- Ford CEO Jim Hackett is redesigning the company to be a mobility provider to cities.
- At the same time, Ford’s business is still closely tied to traditional vehicle sales.
- His task is the most daunting since GM’s Alfred Sloan created the modern corporation in the 20th century.
Last May, when then-CEO Mark Fields was ousted amid a lagging stock performance and former Steelcase chief Jim Hackett took over, the writing has been on the wall for Ford.
Job One is to change the perception that Ford is falling behind on the market-moving stories about the future of the car business: electric vehicles and self-driving cars.
It doesn’t matter to investors in the stodgy auto sector that EVs make up only about 1% of global sales and nobody has anything even vaguely resembling a fully autonomous car in commercial application. If Tesla can lose money hand over fist for 14 years but capture the imagination with $100,000 electric cars and its Autopilot self-driving tech, in the process passing profitable Ford’s market cap, then Ford has to start talking the talk.
At an investor conference last year and now at CES in Las Vegas, Hackett has tried to do that. Both times he’s demonstrated the difficulty of his task. Ford makes its money on big pickup trucks and crossover SUVs. But guided by Chairman Bill Ford, who for years has been pushing Ford in a more futuristic, fewer-cars-in-the-world direction, the company under Hackett is now restyling itself as a sort of mobility consultant for the cities of the future.
What would Alfred Sloan do?
- Screenshot via Amazon
It’s a difficult, theoretical pitch. But in its outlines, it reminds me of the last major corporate redesign that wasn’t brought about by bankruptcy or a government bailout: the managerial innovations of General Motors’ mid-20th-century president, Alfred Sloan.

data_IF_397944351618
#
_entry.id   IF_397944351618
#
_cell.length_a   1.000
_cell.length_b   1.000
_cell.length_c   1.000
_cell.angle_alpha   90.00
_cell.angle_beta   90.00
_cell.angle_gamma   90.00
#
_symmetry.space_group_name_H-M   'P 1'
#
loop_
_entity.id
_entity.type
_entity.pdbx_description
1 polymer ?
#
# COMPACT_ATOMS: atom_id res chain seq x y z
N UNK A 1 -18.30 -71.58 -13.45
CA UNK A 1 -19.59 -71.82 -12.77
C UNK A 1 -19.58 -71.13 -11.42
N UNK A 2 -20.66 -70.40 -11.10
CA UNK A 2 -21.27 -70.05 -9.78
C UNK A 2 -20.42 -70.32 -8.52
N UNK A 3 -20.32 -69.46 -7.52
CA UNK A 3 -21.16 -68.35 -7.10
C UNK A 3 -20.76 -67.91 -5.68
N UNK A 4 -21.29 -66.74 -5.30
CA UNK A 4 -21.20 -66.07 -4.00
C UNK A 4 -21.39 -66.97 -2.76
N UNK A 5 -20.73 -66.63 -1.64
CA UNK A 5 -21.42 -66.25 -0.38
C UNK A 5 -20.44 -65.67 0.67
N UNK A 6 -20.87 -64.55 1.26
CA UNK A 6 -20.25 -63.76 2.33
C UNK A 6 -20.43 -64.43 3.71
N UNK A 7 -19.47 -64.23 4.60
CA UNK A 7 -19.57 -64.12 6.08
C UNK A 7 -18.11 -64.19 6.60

Sloan took GM, which in the 1930s was a unwieldy mix of brands and manufacturing facilities, and transformed it into the model of the modern, managed corporation. His efforts enabled GM’s domination of the US auto market for decades.
Hackett has something similar in from of him. Even under Fields, Ford recognized that data and services could yield fatter margins than the mass-market auto industry’s 10%. In fact, before Fields became CEO, his predecessor Alan Mulally pioneered the car business’ interest in CES as a new-ideas showcase.
Now Hackett has taken up that baton and clearly sees a more urban world as the market that Ford could dominate, just as GM took control of an emerging postwar consumer society in an America that was de-urbanizing.
“The challenge is enormous,” Hackett wrote in a Medium post before his CES keynote address.
“We are talking about orchestrating the entire transportation network that is already woven into the fabric of our urban environments and civic life. But it is a task we must undertake because the old system is failing.”
It’s unclear if Ford will get this right, of course – or if Hackett will be around long enough to see it through. The US auto industry has enjoyed booming sales for three straight years and a robust recovery from the financial crisis. But the good times can’t last forever, and eventually Ford, like everybody else, will have to manage a downturn.